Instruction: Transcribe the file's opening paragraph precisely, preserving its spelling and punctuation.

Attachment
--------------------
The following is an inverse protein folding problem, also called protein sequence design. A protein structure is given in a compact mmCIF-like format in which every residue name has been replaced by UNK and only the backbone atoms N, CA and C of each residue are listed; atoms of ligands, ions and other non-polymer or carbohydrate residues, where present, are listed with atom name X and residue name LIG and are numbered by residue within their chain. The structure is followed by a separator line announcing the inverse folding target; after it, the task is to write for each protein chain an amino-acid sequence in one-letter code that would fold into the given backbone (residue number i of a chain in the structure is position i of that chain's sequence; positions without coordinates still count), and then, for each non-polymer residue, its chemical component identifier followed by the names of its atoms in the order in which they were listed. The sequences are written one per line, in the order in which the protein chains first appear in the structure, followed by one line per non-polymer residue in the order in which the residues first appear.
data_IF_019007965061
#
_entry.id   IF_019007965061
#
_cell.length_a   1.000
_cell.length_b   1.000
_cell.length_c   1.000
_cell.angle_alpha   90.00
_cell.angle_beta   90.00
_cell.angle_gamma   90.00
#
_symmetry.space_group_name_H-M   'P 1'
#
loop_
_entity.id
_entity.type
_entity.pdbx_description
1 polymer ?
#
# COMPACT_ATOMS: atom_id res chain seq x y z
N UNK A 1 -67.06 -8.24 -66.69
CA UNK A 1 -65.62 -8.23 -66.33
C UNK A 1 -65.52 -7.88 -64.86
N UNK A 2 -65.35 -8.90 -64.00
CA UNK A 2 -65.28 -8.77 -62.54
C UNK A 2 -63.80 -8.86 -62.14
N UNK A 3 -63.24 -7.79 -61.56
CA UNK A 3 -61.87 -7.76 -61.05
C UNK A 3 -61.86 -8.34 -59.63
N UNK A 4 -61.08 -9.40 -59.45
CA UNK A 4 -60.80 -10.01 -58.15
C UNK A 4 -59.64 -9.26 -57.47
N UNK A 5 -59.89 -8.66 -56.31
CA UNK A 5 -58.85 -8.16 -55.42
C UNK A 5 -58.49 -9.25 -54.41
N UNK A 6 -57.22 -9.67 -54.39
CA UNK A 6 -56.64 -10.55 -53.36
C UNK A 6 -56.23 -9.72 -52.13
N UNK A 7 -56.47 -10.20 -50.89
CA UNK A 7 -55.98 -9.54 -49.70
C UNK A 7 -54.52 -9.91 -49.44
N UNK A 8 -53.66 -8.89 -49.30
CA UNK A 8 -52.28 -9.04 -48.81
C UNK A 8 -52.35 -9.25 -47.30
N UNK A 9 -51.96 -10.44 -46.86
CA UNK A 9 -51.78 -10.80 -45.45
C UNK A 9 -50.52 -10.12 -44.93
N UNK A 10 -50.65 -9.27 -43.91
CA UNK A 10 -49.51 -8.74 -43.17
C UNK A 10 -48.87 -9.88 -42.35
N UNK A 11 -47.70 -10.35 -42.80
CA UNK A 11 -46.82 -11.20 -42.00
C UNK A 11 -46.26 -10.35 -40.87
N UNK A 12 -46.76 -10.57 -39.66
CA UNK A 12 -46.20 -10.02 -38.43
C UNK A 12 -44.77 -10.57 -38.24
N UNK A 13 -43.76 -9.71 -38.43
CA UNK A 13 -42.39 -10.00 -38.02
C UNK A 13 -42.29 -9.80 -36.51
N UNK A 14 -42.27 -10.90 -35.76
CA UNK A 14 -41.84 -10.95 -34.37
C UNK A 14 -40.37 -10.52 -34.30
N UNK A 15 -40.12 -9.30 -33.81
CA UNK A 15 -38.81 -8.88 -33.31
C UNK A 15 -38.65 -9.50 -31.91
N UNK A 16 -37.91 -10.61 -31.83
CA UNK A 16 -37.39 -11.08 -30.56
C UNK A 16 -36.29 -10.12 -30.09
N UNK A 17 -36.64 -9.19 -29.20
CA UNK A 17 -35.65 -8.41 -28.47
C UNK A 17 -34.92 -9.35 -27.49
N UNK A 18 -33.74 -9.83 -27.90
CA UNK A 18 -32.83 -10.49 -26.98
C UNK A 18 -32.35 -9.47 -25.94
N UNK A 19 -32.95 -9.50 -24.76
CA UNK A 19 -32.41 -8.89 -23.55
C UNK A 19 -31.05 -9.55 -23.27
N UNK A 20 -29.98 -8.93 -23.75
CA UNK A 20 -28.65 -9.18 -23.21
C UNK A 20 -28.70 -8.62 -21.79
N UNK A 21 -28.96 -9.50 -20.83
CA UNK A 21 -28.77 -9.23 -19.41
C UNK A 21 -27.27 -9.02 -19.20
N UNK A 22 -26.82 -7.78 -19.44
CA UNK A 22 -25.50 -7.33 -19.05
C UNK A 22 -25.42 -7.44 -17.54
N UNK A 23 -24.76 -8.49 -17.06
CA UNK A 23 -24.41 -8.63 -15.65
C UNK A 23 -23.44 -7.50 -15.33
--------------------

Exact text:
The following is an inverse protein folding problem, also called protein sequence design. A protein structure is given in a compact mmCIF-like format in which every residue name has been replaced by UNK and only the backbone atoms N, CA and C of each residue are listed; atoms of ligands, ions and other non-polymer or carbohydrate residues, where present, are listed with atom name X and residue name LIG and are numbered by residue within their chain. The structure is followed by a separator line announcing the inverse folding target; after it, the task is to write for each protein chain an amino-acid sequence in one-letter code that would fold into the given backbone (residue number i of a chain in the structure is position i of that chain's sequence; positions without coordinates still count), and then, for each non-polymer residue, its chemical component identifier followed by the names of its atoms in the order in which they were listed. The sequences are written one per line, in the order in which the protein chains first appear in the structure, followed by one line per non-polymer residue in the order in which the residues first appear.